4. Another great post, Richard. This is a very important lesson for us all to learn...and for our churches and NGOs. As usual, we can only really begin to understand the centrality of relationships in poverty by actually practicing it. Unfortunately, most of our systems are set up for efficiency and reserving the greater blessing of giving for ourselves rather than offering others the opportunity for relationships-- where we each give and take.

  5. And the same applies to missionary work, I think. Before people care what you know, they must know that you care. Relationships must be built however possible.

  6. I wonder how Thoreau, or Jesus, would re-write the missions principles and practises book based on how many churches in the West prop up missionaries with all the comforts of home (housing, plumbing, transportation, education, healthcare, spa weekends, birthday parties, domestic help, time away from the natives, etc.) when sending them out to '3rd world countries' to love and serve the poor? (Not all churches do this, their missionaries really do look and smell poor,) 

    Before I get killed please know I have struggled with Thoreau's and Jesus teachings for a long time. I have been blessed by more handouts than I deserve and know the emptiness and shame when I have failed to live up to expectation s to pull myself up by my bootstraps and have a better faith that Jesus will provide. Guilt is compelling. The entitlement we are taught about on earth exists in a parallel universe to the entitlement and universe Jesus teaches us about,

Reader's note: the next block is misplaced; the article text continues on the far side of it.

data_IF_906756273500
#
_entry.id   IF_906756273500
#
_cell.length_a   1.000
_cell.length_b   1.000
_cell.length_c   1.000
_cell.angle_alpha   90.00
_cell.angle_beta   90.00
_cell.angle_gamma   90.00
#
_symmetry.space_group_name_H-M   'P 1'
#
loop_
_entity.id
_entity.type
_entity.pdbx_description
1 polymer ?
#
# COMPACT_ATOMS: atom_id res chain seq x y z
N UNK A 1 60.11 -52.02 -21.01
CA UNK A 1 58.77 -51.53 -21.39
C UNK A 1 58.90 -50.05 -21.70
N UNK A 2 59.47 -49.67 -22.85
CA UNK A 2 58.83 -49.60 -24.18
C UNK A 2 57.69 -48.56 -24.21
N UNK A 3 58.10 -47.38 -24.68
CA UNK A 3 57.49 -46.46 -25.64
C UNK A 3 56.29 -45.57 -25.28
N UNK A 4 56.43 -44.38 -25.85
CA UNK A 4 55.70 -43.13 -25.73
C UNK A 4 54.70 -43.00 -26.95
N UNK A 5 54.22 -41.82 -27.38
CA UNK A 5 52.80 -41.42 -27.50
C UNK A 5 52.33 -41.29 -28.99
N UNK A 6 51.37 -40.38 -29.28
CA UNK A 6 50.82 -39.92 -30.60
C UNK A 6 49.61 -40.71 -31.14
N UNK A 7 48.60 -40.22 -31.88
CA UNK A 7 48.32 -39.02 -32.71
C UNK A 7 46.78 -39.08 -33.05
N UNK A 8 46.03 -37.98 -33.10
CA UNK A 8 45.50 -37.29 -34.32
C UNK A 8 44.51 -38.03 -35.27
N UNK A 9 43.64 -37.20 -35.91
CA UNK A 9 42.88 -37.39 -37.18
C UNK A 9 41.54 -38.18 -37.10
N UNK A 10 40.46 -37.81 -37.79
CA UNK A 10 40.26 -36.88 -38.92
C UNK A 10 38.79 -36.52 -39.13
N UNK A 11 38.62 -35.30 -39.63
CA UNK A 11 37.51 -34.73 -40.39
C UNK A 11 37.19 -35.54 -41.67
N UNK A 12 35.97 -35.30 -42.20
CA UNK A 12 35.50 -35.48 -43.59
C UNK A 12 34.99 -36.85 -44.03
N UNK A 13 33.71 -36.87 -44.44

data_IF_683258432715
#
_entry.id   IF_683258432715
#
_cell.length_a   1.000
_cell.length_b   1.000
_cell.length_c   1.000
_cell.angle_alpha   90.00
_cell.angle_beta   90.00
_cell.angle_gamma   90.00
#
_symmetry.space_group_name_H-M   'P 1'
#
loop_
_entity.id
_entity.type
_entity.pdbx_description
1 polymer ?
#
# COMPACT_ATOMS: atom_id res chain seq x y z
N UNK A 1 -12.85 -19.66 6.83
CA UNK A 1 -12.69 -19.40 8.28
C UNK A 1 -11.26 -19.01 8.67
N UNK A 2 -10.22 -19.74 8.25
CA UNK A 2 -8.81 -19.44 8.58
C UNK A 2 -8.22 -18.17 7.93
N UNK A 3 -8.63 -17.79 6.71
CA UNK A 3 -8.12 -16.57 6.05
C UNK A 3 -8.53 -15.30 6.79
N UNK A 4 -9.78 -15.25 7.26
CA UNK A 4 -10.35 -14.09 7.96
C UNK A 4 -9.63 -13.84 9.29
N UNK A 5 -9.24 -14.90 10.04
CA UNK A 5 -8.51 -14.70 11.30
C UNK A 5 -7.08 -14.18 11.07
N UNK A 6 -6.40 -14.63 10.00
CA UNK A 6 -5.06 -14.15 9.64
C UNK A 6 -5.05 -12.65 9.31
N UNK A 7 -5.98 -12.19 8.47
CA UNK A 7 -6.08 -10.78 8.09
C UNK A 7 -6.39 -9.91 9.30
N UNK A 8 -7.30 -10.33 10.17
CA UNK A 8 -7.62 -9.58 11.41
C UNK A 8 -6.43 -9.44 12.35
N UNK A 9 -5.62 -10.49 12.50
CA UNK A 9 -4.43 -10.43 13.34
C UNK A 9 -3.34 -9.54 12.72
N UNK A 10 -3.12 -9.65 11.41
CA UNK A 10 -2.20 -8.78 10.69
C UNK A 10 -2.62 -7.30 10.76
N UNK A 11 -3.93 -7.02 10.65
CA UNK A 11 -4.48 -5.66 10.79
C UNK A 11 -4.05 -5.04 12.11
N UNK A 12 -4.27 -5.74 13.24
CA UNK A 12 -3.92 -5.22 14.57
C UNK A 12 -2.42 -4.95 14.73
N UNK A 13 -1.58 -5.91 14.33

Handouts are short-lived when there is no consistent relational connection between the hand that is full and the hand that is empty. That is one of the most difficult lessons in life to swallow. And if the handout is really just a bribe to get to know Jesus and obey Apostle Paul better AND start being a regular church goer, it is, possibly, a lesson best ignored.  

    Thanks for these stirrings on Thoreau, Richard, and for the book recommend. Am glad we can get in here!

  7. If we think of Charity in more generalized terms of "giving," it would then follow, perhaps, that we would want to give to the poor or others that which is most valuable - our humanity: the reality of ourselves as broken, subjective, time-oriented people. We offer our brokenness, our limitedness, and our time; it is indeed, a veritable "spending ourselves" as Thoreau says. That is the most precious thing we have, and it can be our most precious gift. Thanks for the valuable reflections on such an important work.

  8. I like to imagine what a conversation between Alexander Campbell and Henry Thoreau would have sounded like. For both, "simplify, simplify, simplify" would have given them some common ground if they'd chosen to stand there and talk. And in their own parallel if not intersecting times & seasons, they would have been responding to many of the same social pressures when they turned to seek simplicity as a response to modernity.

  9. Isaiah 58 asks us to do exactly as Thoreau suggests. "Spend yourselves in behalf of the hungry and satisfy the needs of the oppressed..."